I think that's somewhat my point: Faith in the idea that people will be good to eachother on a daily basis is pretty much the only thing we can count on, even if others are inconsiderate. The prayers that day may or may not have been answered. It's not for me to decide. But that sinking feeling we all had, and the need for things to be ok.. There's where we were all together.

Conrad said...

Although sincere, I must admit my comment yesterday was a bit of a drive-by occasioned by a very busy schedule couple with the desire to respond because you wrote such a meaningful piece.

Today, let me say that the one thing in this that I will carry away in my pocket you have delivered from Desmond Tutu:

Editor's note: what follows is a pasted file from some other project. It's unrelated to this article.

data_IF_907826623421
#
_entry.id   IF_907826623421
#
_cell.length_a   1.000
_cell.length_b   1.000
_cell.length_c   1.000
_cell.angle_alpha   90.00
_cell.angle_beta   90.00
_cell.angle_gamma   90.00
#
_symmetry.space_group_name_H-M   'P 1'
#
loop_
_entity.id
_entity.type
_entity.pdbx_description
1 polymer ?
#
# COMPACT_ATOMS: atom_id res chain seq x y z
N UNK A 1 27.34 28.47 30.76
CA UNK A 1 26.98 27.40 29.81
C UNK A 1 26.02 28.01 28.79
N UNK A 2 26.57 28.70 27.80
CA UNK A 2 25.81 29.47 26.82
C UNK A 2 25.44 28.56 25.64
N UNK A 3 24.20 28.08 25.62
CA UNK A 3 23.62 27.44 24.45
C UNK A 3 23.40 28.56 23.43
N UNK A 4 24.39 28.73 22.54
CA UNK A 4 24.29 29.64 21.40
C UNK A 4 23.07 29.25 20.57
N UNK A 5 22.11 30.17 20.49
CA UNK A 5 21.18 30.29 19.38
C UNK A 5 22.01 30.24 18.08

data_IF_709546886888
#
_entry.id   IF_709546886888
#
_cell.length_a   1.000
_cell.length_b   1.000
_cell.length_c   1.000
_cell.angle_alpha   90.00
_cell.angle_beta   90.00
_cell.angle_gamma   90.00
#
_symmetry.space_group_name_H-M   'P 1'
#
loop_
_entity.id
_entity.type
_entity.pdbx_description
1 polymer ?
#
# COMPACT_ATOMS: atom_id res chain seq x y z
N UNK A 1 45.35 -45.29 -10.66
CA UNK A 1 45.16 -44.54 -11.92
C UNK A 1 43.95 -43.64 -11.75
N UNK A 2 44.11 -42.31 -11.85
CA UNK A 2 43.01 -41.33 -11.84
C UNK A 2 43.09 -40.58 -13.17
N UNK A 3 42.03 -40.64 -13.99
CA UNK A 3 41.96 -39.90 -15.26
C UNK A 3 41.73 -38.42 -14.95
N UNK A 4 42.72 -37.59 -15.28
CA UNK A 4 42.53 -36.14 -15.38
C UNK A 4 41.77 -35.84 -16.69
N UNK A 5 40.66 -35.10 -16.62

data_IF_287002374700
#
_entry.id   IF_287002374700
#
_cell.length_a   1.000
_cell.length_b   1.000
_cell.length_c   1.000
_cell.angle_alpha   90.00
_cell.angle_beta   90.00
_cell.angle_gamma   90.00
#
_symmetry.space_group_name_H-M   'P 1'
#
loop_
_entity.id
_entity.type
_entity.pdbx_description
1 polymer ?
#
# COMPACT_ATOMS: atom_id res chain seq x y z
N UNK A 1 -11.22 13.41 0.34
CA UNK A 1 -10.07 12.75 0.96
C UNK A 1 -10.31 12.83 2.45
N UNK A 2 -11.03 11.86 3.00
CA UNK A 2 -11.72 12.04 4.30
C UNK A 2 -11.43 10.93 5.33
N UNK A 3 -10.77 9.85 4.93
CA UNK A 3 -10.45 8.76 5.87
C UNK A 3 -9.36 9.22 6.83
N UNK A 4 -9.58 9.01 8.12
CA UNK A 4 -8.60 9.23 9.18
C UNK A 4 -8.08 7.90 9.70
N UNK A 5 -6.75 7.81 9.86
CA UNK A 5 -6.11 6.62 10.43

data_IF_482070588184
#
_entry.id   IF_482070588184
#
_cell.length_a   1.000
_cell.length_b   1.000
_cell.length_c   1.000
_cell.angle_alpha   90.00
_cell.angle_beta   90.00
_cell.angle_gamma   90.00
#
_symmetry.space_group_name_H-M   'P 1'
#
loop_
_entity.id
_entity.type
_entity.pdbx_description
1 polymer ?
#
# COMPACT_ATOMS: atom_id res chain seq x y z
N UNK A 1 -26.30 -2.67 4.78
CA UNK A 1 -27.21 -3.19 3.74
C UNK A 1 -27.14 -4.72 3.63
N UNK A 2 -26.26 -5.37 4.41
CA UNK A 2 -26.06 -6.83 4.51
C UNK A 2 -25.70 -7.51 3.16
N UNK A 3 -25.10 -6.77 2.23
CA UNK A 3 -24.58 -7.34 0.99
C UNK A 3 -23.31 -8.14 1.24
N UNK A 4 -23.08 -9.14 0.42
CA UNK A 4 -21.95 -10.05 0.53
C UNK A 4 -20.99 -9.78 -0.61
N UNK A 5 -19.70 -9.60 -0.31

"The world," he explained, "is good. How do we know it's good? Because the atrocities are still horrific to us. That's how."

As I contemplate Haiti and other world tragedies and gross inequities, that one statement will be a help.

Pam said...

I love your definition of faith and the belief in the goodness of people. I have this same type of faith. As for the tragedy in your town, my heart goes out to all of you. I will keep you all in my thoughts.

annie said...

I forget... have you read The Road?

Ginger said...

Hi Annie! Rich has read it twice and has seen the movie. He loves it. I haven't read it. Is it worth it?